San Juan airport concession seeks FAA approval

Washington DC
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Aerostar Airport Holdings and the Puerto Rico Ports Authority have applied for US Federal Aviation Administration (FAA) approval for the Luiz Munoz Marin airport concession.

If approved, the deal would be the first private concession of an airport in the USA under the FAA's airport privatisation pilot programme, after the failed attempt to privatise Chicago's Midway airport in 2008. The application is now subject to a 60-day public comment period.

Grupo Aeroportuario del Sureste (ASUR) and Highstar Capital­-owned Aerostar plan to partially finance the $615 million upfront payment and $195 million in planned capital expenditures during the first three years of the concession with a bond issue, according to the application. The bonds would total up to $410 million and include $350 million in acquisition bridge financing, $50 million from a capital expenditure facility and a $10 million revolving credit facility.

The project company has also received commitments from FirstBank Puerto Rico, Royal Bank of Canada and UBS to provide bank financing in lieu of a bond solution in the event that it is unable to raise the debt on the capital markets, says the application.

The balance of the upfront payment will come from $265 million in equity split equally between ASUR and Highstar.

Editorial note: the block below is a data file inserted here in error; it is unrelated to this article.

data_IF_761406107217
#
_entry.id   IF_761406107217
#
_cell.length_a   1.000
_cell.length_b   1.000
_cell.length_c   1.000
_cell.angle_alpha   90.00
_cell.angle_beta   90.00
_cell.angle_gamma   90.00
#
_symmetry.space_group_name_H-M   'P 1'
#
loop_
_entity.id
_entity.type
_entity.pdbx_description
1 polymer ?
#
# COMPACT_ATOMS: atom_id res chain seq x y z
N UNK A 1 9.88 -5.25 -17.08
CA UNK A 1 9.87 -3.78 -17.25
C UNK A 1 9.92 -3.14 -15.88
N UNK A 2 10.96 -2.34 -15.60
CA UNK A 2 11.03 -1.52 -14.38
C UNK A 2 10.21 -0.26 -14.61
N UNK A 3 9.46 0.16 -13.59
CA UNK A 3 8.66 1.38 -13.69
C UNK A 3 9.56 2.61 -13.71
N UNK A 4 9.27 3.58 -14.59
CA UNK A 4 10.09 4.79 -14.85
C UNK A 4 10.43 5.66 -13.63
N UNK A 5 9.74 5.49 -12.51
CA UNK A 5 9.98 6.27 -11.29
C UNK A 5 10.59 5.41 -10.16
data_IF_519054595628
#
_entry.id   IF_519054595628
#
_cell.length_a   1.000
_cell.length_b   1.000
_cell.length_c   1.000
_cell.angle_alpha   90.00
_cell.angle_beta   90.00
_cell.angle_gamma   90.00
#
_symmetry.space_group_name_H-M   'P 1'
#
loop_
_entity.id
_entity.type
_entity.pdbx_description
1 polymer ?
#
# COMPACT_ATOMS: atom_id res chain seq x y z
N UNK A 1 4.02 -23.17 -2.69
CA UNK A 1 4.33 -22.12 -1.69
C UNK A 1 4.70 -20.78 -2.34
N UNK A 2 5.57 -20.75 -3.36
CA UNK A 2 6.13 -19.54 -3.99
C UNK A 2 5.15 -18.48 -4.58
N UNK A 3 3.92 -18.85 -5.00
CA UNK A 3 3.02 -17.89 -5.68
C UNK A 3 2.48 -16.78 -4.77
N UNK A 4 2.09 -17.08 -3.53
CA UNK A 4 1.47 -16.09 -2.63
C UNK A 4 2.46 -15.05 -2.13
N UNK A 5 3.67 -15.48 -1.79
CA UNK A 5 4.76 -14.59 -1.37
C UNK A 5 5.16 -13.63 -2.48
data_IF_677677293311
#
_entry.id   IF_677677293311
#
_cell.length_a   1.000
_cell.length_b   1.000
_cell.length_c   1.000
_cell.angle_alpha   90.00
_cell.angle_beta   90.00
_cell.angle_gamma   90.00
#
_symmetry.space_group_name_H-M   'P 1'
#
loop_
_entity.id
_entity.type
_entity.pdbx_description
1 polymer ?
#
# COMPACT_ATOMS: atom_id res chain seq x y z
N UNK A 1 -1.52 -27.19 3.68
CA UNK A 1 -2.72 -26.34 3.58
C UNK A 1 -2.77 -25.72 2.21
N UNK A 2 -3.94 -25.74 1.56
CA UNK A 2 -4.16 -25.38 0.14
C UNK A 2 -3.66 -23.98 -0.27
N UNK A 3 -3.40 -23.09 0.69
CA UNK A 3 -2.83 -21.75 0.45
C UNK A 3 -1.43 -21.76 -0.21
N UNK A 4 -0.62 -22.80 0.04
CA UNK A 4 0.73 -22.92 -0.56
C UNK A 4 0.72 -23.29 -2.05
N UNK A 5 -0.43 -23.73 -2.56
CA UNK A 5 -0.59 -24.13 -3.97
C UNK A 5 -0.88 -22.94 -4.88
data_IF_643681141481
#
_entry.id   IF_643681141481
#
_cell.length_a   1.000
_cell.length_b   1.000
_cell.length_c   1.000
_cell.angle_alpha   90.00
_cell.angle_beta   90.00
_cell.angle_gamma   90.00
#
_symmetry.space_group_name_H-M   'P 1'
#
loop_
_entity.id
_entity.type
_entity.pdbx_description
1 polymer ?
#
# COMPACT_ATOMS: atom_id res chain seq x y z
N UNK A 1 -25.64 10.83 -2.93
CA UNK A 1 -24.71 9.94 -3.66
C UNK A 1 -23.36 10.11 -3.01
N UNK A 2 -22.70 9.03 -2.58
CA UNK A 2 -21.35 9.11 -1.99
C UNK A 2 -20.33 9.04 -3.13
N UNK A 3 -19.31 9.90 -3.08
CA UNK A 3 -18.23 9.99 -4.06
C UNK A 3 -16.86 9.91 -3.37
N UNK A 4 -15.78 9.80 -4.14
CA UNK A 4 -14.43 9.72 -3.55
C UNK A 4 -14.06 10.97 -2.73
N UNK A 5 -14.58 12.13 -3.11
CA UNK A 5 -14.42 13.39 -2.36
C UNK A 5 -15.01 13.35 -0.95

The port authority will retire $505 million in existing debt and invest $110 million in regional airports in Puerto Rico with the proceeds of the payment.

Aerostar plans to finance the $145 million balance of the capital expenditures with available public funding, which could come from Puerto Rico or the US federal government, and the proceeds of passenger facility charges, according to the application. The concessionaire requested permission to levy the charges on passengers in its application.

Capital expenditures will go towards a variety of terminal improvements that are designed to increase the attractiveness of San Juan airport as a hub for the Caribbean region. These include a reconfigured and expanded ticketing lobby, expanded security screening areas, additional concessions, and concourse and terminal interior upgrades.

Southwest Airlines-owned AirTran Airways, American Airlines, Delta Air Lines, JetBlue Airways, Spirit Airlines, United Airlines and US Airways have agreed to the concession, according to the application.

The FAA requires that airlines with two-thirds of the total landed weight at an airport must agree to a concession for it to receive approval under the privatisation programme. The carriers who agree to the San Juan airport deal total 98% of the total landed weight at the airfield.

Aerostar won the 40-year airport concession in July, with commercial close on 24 July.